The Michigan Medical Marijuana Law Review Panel voted 4 to 2 in favor of adding autism to the list of conditions which qualify for medical marijuana in the Wolverine State.
Autism was considered by the panel because of a petition started by Lisa Smith, a mother who has seen the positive effects that cannabis oil has had on her 6-year-old son. Smith says she has seen an improvement in his sleep patterns, overall behavior and diet.
Since the 2008 approval of medical marijuana in Michigan, autism is the second condition that has been added to the state’s list, joining post-traumatic stress disorder (PTSD), which was approved last year.
David Crocker, a medical marijuana doctor and member of the Medical Marijuana Review Panel, commented on the recent vote:
“The parents I’ve talked to are passionate and adamant that this represents a dramatic improvement in the quality of life for them and their affected children.”
The two votes against the petition stemmed from both panel members questioning the possible negative impact that cannabis could have on a developing brain.
Dr. Ronald bradley, chief of psychiatry and professor at Central Michigan University’s College of Medicine, spoke on the issue:
“Palliative care, I understand immensely. What I don’t understand, in terms of child or adolescent development, is what harm we’re going to do.”
The petition was originally turned down in 2013, but Smith was able to sue for the panel to reconsider. The most recent petition included hundreds of pages of research on cannabis and autism that were not apart of the 2013 edition. Smith learned about the benefits that cannabis oil therapy can have on autism through watching how it helped her son. He was recommended medical marijuana to treat epilepsy, which was already on the list of qualifying conditions.
Children in Michigan will only be able to use medical marijuana if they receive two doctor recommendations and a parent acts as the caregiver.
The approved recommendation will now be sent to Mike Zimmer, the director of the Michigan Department of Licensing and Regulatory Affairs, who has the final say on the addition of autism to the law.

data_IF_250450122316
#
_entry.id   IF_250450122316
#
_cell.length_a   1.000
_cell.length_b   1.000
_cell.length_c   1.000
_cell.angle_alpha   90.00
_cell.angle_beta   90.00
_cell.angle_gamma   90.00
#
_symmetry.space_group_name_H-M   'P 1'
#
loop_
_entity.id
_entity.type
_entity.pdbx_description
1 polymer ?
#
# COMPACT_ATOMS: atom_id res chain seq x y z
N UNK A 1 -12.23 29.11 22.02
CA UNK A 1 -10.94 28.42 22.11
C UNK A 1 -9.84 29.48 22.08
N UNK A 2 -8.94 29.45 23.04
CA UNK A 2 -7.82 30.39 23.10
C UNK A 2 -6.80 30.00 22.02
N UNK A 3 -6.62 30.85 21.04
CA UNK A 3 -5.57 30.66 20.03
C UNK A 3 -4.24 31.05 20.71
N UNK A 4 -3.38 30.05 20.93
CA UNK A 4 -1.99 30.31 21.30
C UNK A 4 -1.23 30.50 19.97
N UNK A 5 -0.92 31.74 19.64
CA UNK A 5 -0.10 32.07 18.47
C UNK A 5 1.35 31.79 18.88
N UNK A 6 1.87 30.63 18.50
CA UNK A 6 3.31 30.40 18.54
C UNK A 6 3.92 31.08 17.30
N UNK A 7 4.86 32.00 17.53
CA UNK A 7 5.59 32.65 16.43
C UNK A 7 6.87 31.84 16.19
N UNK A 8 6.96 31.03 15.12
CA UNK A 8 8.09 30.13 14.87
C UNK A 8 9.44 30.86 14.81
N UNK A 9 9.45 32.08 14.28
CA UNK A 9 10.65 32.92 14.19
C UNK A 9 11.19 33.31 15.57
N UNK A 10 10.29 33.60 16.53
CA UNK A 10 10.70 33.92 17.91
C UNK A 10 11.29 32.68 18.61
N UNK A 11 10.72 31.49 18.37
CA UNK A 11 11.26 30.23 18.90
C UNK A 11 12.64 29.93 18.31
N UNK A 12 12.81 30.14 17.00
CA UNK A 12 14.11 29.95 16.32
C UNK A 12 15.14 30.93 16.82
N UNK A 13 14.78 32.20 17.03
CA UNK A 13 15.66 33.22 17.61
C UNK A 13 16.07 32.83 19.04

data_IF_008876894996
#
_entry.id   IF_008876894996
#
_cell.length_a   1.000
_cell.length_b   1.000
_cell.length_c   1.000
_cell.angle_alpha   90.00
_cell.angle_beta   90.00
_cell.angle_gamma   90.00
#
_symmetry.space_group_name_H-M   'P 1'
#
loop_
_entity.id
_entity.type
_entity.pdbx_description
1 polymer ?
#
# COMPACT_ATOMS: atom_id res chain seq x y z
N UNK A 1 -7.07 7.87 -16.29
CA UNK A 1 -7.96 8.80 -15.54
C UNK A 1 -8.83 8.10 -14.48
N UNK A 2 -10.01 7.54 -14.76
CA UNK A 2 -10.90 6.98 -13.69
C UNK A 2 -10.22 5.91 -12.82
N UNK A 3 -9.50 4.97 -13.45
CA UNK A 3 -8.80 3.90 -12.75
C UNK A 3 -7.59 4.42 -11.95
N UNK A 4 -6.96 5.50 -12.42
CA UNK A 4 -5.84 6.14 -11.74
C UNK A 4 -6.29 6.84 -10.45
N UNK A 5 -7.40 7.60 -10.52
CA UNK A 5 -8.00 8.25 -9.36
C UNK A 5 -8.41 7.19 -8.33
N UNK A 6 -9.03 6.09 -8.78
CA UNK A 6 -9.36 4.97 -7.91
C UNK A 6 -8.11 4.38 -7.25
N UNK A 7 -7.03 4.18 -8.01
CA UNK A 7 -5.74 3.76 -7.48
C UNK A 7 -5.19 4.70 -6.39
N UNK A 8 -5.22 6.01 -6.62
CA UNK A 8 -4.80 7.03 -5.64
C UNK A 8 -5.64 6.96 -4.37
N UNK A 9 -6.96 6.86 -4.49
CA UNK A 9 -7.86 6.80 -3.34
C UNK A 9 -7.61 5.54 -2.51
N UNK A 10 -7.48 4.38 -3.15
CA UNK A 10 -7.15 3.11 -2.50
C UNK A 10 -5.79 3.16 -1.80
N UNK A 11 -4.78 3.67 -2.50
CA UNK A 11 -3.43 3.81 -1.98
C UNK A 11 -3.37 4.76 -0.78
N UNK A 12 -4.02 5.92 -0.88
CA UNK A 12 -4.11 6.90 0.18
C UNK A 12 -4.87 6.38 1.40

For the second time, Michigan’s Medical Marijuana Review Panel is being petitioned to add autism to the list of conditions which qualify for medical marijuana in the Great Lake State.
Since medical marijuana was legalized in Michigan in 2008, it has been used to help patients suffering from HIV, cancer, and other illnesses with side effects that are positively impacted by cannabis. One year ago, post-traumatic stress disorder (PTSD) became the first addition to the list of approved medical conditions.
Autism has previously been brought to the state’s Medical Marijuana Review Panel for approval, but was denied by a 7-2 vote in 2013. With such a very small percentage of those approved to use medical marijuana in Michigan being under the age of 18—approximately 200—doubts have been communicated about adding more minors to the registered list without scientifically proven efficacy in the treatment of any condition.
The current push for approval is led by Lisa Smith (photo below with son Noah) and high-profile physicians who are willing to speak up for the possible medical benefits marijuana can offer to those with autism.
One of those doctors, Dr. Harry Chugani, the chief of pediatric neurology at Children’s Hospital of Michigan in Detroit, has seen the positive impact it has had on his patient Noah Smith. Smith, a 6-year-old who was originally prescribed medical marijuana for epileptic seizures, has seen his autism become unexpectedly controlled through daily doses of cannabis oil.
After seeing the way cannabis has helped Noah, Dr. Chugani believes medical marijuana should be made available to those suffering from autism. Dr. Chugani explained:
“It seems to work. … Wouldn’t that be better than giving them all these psychiatric drugs? Not every autistic kid would take this, but if your behavior is wild and you have to be institutionalized, I as a physician would prefer to try medical marijuana. I have at least 50 patients on multiple drugs and still their behaviors are not controlled.”
With a more organized committee of medical professionals working for the approval of autism, it seems that this attempt is stronger than in 2013.
Lisa Smith, Noah’s mother, believes that there are a large number of people with autism in Michigan who would benefit from medical marijuana:
“I know parents who are desperate. They’re missing out on something that could enhance their child’s life. A lot of children with autism don’t have another qualifying condition like Noah does with epilepsy.”
The Michigan Medical Marijuana Review Panel will listen to the public before taking the final request for approval to the Department of Licensing and Regulatory Affairs.
Written comments may be submitted at the time of presentation and will also be accepted between May 27, 2015 and June 1, 2015 by 5:00 p.m., at the following address or email address:
Department of Licensing and Regulatory Affairs
Bureau of Health Care Services
Administrative Support Division
Post Office Box 30670
Lansing, Michigan 48909
Attention: Cheryl Pezon
E-mail: [email protected]
Phone: (517) 335-1980
photo credit: Detroit Free Press